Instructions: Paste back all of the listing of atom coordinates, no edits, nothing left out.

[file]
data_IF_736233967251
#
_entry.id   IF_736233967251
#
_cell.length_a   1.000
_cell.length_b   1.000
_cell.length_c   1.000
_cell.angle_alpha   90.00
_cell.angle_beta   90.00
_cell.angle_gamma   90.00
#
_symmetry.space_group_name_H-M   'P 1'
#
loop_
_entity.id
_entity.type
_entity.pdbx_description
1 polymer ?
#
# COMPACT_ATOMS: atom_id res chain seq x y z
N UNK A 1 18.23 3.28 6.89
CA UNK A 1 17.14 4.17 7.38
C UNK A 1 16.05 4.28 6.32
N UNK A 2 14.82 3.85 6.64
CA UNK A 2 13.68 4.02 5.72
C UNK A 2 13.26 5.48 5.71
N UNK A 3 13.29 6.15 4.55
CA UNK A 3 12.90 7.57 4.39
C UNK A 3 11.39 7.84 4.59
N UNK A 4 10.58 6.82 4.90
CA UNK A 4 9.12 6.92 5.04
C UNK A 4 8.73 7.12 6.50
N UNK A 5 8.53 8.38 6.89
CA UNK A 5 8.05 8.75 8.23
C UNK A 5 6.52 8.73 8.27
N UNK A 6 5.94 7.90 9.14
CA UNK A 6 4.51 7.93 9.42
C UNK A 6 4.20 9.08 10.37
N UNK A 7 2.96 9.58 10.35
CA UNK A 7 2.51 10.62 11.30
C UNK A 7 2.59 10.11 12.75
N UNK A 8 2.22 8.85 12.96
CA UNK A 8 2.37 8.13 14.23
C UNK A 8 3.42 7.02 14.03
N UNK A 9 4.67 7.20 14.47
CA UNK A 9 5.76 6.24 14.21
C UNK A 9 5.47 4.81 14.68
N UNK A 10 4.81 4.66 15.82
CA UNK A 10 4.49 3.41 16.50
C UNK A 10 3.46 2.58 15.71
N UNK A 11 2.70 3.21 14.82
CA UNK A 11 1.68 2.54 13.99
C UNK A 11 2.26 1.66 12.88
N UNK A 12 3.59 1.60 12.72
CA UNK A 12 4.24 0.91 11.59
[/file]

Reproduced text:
data_IF_736233967251
#
_entry.id   IF_736233967251
#
_cell.length_a   1.000
_cell.length_b   1.000
_cell.length_c   1.000
_cell.angle_alpha   90.00
_cell.angle_beta   90.00
_cell.angle_gamma   90.00
#
_symmetry.space_group_name_H-M   'P 1'
#
loop_
_entity.id
_entity.type
_entity.pdbx_description
1 polymer ?
#
# COMPACT_ATOMS: atom_id res chain seq x y z
N UNK A 1 18.23 3.28 6.89
CA UNK A 1 17.14 4.17 7.38
C UNK A 1 16.05 4.28 6.32
N UNK A 2 14.82 3.85 6.64
CA UNK A 2 13.68 4.02 5.72
C UNK A 2 13.26 5.48 5.71
N UNK A 3 13.29 6.15 4.55
CA UNK A 3 12.90 7.57 4.39
C UNK A 3 11.39 7.84 4.59
N UNK A 4 10.58 6.82 4.90
CA UNK A 4 9.12 6.92 5.04
C UNK A 4 8.73 7.12 6.50
N UNK A 5 8.53 8.38 6.89
CA UNK A 5 8.05 8.75 8.23
C UNK A 5 6.52 8.73 8.27
N UNK A 6 5.94 7.90 9.14
CA UNK A 6 4.51 7.93 9.42
C UNK A 6 4.20 9.08 10.37
N UNK A 7 2.96 9.58 10.35
CA UNK A 7 2.51 10.62 11.30
C UNK A 7 2.59 10.11 12.75
N UNK A 8 2.22 8.85 12.96
CA UNK A 8 2.37 8.13 14.23
C UNK A 8 3.42 7.02 14.03
N UNK A 9 4.67 7.20 14.47
CA UNK A 9 5.76 6.24 14.21
C UNK A 9 5.47 4.81 14.68
N UNK A 10 4.81 4.66 15.82
CA UNK A 10 4.49 3.41 16.50
C UNK A 10 3.46 2.58 15.71
N UNK A 11 2.70 3.21 14.82
CA UNK A 11 1.68 2.54 13.99
C UNK A 11 2.26 1.66 12.88
N UNK A 12 3.59 1.60 12.72
CA UNK A 12 4.24 0.91 11.59